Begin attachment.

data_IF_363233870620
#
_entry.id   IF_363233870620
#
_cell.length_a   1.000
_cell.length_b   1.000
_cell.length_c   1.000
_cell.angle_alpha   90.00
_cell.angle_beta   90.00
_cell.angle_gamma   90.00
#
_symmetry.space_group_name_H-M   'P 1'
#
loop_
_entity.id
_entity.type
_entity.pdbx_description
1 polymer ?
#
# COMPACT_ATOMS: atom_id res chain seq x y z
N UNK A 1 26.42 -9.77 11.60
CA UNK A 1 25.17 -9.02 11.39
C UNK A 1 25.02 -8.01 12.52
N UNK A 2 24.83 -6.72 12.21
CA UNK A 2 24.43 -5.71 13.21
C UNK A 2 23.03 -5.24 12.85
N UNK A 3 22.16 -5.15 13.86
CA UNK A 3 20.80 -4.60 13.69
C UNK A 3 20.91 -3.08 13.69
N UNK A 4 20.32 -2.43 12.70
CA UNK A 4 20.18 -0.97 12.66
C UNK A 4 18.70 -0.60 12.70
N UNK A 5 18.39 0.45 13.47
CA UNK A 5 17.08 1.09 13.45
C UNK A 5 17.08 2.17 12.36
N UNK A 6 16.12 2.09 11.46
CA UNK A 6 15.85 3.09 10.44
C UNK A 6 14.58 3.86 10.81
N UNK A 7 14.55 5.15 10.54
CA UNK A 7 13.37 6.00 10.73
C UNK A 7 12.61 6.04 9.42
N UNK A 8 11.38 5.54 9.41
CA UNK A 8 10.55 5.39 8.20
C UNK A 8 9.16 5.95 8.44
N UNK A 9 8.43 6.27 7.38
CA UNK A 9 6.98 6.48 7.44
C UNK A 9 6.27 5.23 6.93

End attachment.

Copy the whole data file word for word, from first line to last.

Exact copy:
data_IF_363233870620
#
_entry.id   IF_363233870620
#
_cell.length_a   1.000
_cell.length_b   1.000
_cell.length_c   1.000
_cell.angle_alpha   90.00
_cell.angle_beta   90.00
_cell.angle_gamma   90.00
#
_symmetry.space_group_name_H-M   'P 1'
#
loop_
_entity.id
_entity.type
_entity.pdbx_description
1 polymer ?
#
# COMPACT_ATOMS: atom_id res chain seq x y z
N UNK A 1 26.42 -9.77 11.60
CA UNK A 1 25.17 -9.02 11.39
C UNK A 1 25.02 -8.01 12.52
N UNK A 2 24.83 -6.72 12.21
CA UNK A 2 24.43 -5.71 13.21
C UNK A 2 23.03 -5.24 12.85
N UNK A 3 22.16 -5.15 13.86
CA UNK A 3 20.80 -4.60 13.69
C UNK A 3 20.91 -3.08 13.69
N UNK A 4 20.32 -2.43 12.70
CA UNK A 4 20.18 -0.97 12.66
C UNK A 4 18.70 -0.60 12.70
N UNK A 5 18.39 0.45 13.47
CA UNK A 5 17.08 1.09 13.45
C UNK A 5 17.08 2.17 12.36
N UNK A 6 16.12 2.09 11.46
CA UNK A 6 15.85 3.09 10.44
C UNK A 6 14.58 3.86 10.81
N UNK A 7 14.55 5.15 10.54
CA UNK A 7 13.37 6.00 10.73
C UNK A 7 12.61 6.04 9.42
N UNK A 8 11.38 5.54 9.41
CA UNK A 8 10.55 5.39 8.20
C UNK A 8 9.16 5.95 8.44
N UNK A 9 8.43 6.27 7.38
CA UNK A 9 6.98 6.48 7.44
C UNK A 9 6.27 5.23 6.93